Then there is the question, Where did Mary die?

1. Jerusalem – She ended her life with the Apostles in Jerusalem.

2. Ephesus – Mary did go with John to Ephesus.

Mary, Assumed Body and Soul into Heaven - Pray for Us!

This information came from notes that I took in Theology 655 - Mary in the Modern World with Dr. Mark Miravalle, Spring 2009.

Tuesday, August 11, 2009

A Baptist Knocking At My Door, Part 4

As promised in Part 3, I would answer the questions Matthew brought up in his lastest email to me. This is by far the most extensive response I have given him so far. Sorry for the length everyone! I have a hard time saying things simply.

Dear Matthew,

I apologize for my absence over the past few days, but I have been dealing with a medical issue and spending some quality time with my family while I am back home in Phoenix. Before we get back to our discussion, I wanted to thank you for sharing with me some personal information about your life. It is good for us to know one another on a personal level. I have B.A in Philosophy and a Masters in Secondary Education. You know already that I am working on a second masters in Theology. I enjoy watching baseball and football. I am a big NY Yankees and NY Giants fan. I also enjoy playing golf when time permits.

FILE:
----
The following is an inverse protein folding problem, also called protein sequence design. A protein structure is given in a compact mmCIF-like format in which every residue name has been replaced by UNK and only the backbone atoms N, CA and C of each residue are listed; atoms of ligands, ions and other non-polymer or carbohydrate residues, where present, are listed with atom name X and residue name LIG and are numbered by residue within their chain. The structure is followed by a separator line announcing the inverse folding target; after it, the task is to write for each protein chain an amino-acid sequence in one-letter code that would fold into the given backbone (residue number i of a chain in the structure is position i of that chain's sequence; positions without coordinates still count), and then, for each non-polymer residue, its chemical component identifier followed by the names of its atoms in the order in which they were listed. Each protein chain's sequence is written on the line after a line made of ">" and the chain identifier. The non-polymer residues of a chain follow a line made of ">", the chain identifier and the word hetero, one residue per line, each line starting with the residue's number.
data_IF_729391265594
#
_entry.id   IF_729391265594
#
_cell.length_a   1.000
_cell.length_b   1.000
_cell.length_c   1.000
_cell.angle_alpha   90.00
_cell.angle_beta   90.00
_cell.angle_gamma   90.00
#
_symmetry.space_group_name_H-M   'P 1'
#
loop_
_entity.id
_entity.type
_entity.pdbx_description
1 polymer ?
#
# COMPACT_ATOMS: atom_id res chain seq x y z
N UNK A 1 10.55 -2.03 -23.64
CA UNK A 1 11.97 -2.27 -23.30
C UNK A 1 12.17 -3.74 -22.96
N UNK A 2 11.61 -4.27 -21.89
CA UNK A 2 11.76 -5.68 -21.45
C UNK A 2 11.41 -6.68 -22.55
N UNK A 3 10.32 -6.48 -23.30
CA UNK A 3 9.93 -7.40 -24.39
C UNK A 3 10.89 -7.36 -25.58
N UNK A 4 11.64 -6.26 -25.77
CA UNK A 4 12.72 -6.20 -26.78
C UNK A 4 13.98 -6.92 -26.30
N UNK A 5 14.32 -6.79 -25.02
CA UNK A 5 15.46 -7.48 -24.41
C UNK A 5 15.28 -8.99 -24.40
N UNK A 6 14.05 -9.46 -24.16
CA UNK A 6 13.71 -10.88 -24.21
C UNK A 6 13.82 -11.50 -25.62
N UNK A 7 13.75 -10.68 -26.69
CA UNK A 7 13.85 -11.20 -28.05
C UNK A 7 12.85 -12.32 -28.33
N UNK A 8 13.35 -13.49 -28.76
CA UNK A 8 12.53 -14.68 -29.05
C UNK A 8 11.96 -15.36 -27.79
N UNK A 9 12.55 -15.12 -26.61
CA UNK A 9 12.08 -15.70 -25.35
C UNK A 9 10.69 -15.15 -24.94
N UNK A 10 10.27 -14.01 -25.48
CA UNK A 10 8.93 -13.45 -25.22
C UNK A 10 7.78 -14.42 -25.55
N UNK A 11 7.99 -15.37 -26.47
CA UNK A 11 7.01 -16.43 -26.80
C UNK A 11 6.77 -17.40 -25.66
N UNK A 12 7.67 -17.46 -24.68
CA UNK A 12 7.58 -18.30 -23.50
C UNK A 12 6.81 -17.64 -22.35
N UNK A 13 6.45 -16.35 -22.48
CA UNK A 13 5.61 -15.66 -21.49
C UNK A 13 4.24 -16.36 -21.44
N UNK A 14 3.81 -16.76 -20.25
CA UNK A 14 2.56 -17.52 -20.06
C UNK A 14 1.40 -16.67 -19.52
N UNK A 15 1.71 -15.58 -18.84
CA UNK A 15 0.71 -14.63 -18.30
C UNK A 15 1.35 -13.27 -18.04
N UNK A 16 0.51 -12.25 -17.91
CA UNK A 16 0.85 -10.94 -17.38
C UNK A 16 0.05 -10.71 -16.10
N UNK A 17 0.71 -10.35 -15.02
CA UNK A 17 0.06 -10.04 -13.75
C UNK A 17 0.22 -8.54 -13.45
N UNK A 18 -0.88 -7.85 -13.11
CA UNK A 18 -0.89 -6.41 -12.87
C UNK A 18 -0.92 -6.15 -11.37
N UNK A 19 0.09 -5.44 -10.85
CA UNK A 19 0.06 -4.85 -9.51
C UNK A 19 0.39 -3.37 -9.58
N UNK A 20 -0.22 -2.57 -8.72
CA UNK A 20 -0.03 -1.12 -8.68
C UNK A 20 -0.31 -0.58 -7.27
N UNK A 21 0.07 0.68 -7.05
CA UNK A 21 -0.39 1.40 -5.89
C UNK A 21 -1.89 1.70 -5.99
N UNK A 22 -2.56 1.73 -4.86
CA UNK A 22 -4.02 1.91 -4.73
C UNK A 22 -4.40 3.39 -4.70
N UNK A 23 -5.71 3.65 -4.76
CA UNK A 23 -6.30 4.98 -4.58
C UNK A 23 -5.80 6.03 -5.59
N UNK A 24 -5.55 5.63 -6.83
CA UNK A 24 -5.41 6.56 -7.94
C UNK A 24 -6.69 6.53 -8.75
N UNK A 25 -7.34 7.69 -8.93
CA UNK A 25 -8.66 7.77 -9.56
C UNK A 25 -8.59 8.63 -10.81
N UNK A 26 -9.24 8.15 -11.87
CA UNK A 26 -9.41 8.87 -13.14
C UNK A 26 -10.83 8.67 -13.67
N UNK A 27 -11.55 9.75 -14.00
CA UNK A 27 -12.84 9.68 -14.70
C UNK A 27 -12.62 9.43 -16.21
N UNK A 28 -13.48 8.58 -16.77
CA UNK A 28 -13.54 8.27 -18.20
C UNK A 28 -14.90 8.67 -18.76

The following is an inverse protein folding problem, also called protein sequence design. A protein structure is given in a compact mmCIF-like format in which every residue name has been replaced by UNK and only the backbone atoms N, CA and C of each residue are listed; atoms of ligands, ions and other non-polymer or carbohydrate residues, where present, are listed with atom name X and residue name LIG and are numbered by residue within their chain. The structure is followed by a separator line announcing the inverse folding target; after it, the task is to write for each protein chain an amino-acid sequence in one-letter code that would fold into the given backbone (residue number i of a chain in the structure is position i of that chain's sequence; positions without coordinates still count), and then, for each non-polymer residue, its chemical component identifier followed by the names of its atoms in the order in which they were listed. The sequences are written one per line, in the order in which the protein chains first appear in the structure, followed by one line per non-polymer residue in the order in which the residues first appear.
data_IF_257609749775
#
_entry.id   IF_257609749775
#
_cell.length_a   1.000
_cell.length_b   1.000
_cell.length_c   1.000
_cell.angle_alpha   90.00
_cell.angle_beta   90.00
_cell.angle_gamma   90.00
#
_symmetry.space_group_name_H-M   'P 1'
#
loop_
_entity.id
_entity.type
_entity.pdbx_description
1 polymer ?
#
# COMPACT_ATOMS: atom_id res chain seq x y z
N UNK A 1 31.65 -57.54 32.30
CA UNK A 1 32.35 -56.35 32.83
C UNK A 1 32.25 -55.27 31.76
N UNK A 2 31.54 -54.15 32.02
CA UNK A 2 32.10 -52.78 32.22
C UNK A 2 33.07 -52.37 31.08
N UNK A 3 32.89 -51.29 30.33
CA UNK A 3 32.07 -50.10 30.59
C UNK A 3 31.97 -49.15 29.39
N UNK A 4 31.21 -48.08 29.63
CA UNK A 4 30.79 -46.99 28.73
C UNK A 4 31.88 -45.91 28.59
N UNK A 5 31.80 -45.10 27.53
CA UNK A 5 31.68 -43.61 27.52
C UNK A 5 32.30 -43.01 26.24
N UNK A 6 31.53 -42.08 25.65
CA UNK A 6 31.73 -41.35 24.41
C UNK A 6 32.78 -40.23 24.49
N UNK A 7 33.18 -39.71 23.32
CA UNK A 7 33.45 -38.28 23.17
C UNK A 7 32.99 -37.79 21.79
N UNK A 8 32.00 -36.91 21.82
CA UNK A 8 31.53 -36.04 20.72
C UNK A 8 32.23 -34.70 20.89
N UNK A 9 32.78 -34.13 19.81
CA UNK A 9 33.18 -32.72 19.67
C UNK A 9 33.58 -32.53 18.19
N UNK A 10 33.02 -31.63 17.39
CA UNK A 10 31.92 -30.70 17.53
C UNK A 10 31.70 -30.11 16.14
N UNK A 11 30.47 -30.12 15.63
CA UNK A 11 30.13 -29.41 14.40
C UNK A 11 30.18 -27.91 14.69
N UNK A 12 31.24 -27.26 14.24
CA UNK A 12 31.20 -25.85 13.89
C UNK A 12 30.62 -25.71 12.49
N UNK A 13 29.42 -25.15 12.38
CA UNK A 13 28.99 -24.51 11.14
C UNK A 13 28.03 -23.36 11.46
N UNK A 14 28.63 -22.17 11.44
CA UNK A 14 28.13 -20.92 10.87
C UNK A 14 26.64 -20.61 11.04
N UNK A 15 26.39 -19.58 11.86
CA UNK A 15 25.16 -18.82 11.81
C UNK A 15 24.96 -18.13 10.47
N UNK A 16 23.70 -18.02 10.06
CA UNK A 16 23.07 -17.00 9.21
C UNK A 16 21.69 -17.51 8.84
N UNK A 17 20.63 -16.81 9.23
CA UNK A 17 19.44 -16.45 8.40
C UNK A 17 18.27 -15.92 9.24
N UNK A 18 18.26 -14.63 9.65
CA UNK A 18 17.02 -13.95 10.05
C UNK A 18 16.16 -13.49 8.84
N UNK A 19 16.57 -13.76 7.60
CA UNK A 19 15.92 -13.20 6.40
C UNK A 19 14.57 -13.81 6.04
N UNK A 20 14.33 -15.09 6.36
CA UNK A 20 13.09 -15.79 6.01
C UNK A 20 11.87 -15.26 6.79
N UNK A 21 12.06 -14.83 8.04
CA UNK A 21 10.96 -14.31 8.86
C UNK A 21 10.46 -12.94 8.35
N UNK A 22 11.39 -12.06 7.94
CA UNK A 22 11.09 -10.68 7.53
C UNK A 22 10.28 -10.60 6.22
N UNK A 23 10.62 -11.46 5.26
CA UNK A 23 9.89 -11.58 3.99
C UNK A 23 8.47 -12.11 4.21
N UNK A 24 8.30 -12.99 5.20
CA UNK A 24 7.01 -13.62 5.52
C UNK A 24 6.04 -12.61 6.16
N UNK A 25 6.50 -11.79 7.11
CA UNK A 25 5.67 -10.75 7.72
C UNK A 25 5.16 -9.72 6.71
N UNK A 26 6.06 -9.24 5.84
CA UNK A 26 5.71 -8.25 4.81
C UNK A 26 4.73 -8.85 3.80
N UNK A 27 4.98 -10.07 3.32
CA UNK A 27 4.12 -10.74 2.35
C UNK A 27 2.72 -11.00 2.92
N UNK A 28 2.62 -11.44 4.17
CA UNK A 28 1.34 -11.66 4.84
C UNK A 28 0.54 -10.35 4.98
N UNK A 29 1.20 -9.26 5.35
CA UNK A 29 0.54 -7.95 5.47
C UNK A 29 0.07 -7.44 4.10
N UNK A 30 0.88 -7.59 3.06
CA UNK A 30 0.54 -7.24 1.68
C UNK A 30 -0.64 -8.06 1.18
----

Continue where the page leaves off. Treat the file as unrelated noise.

Okay...let's return to the Saints. Yes, Jesus did walk the earth and yes he did experience all things that we experience without sin, but that still does not take away from his glory if we ask our fellow humans, who were just like us, to pray for our intercession. The saints in heaven are in the presence of God perpetually. The saints worship God, but they also intercede for us if we request them to do so. Not sure what you meant when you said, "those saints are worshipping God and not interceding for him." The saints are in full communion with God since they are in heaven with him. Having others pray for us should be a good thing. It should not be despised or just thrown aside. It's essential that we ask Christ to pray for us directly in all that we desire (John 14:13-14). This is something that the Catholic Church encourages quite a bit during the highest form of worship and prayer - the Catholic Mass. The Mass is the central form of worship which is directed towards God and Jesus, not the saints. However, this does not mean we should not ask our fellow Christians to pray for us, especially those in heaven, who are in the ever presence of God and Jesus. Those who claim that our fellow Christians in heaven do not hear our prayers are narrow-minded. The Bible points out to us in numerous places that those in heaven (which includes the angels) pray with us and for us. Please see Psalm 103:20-21, 148:1-2, and Revelation 8:3-4.